Jerry Falwell Jr. endorses Trump

“He is a successful executive and entrepreneur, a wonderful father and a man who I believe can lead our country to greatness again” RNS

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Bert Perry's picture

Or, as the Pyromaniacs crew noted; Four Bankruptcies, Three Wives, Two political parties, one big problem, and shame on us if we portray him as a good family man or businessman.  Put more bluntly, if we claim that, people are right to ask us what we've been smoking, and if they can have some, 'cause it must be good.

 

 

Aspiring to be a stick in the mud.

M. Osborne's picture

Looking at what Falwell said: “He is a successful executive and entrepreneur, a wonderful father and a man who I believe can lead our country to greatness again.”

I'll allow Christian brothers the conscience to vote for whom they think will be best for the country's future...but the endorsement-ese is unsettling.

  1. As Christians, what's our mission, and what's our vision for the future? Christ's kingdom, or American greatness? What do we want to be known for in the public square? Christ's kingdom, or our brand of American greatness?
  2. Do we really want to publicly declare our reliance on any human being to lead our country to greatness? To what kind of greatness can a sinful human being lead a country? If this is questionable for any human being, how much more questionable is it for someone like Donald Trump? My king was spit on. He wore a towel and washed feet. Donald Trump doesn't look anything like that.
  3. Are we so motivated by a political agenda, that it's worth it to fudge our assessment of a person's character in order to advance him?
  4. Do we ever want to hold hands so tightly with a political leader that their performance ends up reflecting on our judgment, or our witness? Can't we instead speak with conviction about the issues to which the Bible speaks, and then note our agreement with the candidate as a corollary? If any man speak, let him speak the oracles of God.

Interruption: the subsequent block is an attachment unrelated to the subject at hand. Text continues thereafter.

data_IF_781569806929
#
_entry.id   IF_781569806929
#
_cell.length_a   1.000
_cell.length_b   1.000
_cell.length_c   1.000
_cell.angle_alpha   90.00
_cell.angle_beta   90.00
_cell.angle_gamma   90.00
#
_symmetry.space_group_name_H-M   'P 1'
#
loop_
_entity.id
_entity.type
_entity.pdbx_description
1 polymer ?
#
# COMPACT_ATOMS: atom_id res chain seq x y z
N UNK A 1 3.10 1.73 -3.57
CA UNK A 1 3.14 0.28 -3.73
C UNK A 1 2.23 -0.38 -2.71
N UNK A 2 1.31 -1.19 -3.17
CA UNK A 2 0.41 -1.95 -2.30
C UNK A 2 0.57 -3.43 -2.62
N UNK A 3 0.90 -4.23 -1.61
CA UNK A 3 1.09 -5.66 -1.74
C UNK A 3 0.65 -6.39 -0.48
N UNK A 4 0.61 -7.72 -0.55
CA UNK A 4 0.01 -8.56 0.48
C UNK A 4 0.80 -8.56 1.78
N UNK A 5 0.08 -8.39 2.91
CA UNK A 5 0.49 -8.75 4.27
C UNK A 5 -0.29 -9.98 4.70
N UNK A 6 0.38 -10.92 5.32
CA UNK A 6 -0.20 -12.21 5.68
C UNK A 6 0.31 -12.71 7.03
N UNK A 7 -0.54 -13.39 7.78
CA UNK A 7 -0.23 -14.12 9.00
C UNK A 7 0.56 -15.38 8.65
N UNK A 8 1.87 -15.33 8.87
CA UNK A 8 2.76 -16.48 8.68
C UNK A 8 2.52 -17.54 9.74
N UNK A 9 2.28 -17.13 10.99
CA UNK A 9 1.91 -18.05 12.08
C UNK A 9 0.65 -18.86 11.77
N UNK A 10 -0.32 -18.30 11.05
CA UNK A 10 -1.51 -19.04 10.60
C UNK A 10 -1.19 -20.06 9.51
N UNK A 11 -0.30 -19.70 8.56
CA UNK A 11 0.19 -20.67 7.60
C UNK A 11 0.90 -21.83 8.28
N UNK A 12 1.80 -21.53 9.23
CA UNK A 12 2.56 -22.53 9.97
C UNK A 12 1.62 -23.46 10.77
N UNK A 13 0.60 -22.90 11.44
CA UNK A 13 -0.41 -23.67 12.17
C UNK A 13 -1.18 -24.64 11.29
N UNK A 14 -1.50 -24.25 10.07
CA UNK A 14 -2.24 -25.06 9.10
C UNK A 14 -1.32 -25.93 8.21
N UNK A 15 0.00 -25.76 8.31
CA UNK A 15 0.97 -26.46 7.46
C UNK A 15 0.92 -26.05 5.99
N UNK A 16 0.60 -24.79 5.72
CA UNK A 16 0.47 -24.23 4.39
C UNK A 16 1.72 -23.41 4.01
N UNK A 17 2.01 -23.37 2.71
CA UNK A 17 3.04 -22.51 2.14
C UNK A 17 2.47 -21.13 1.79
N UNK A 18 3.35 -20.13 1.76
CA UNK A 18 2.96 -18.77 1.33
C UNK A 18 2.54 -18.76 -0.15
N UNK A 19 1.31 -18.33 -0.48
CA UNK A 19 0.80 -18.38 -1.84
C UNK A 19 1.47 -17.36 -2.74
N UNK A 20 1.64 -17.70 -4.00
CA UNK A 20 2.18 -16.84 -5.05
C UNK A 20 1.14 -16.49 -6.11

Michael Osborne
Philadelphia, PA

TylerR's picture

Editor

I've stopped paying attention to political news, and won't tune back in until Iowa and New Hampshire are over. Then, we'll have a good idea of how this will shake out. Until then . . . I might as well buy some tarot cards.

Tyler is a pastor in Olympia, WA and an Investigations Manager with a Washington State agency. He's the author of the book What's It Mean to Be a Baptist?

Darrell Post's picture

Just a quick scan through some conservative, though secular political blogs. Many are blasting Falwell Jr, and evangelicalism as a whole for gross hypocrisy. Sad that unbelieving political conservatives have more discernment than Falwell Jr. apparently has. One I read said something like, "in exchange for the endorsement, Liberty U will now get an on campus casino and resort."

Wayne Wilson's picture

"Just one of the more obvious proofs that “evangelicals” are culpable for our culture’s moral and spiritual demise."

"As if four more years of amoral narcissism in the Oval Office might cure the country’s ills. Have ye not read Isaiah 30:1-7?"

Jonathan Charles's picture

Those endorsements are embarrassing for those who made them.  Jeffress warned voters about voting for Romney, then he endorses Trump?  

Aaron Blumer's picture

EditorAdmin

M. Osborne wrote:

Looking at what Falwell said: “He is a successful executive and entrepreneur, a wonderful father and a man who I believe can lead our country to greatness again.”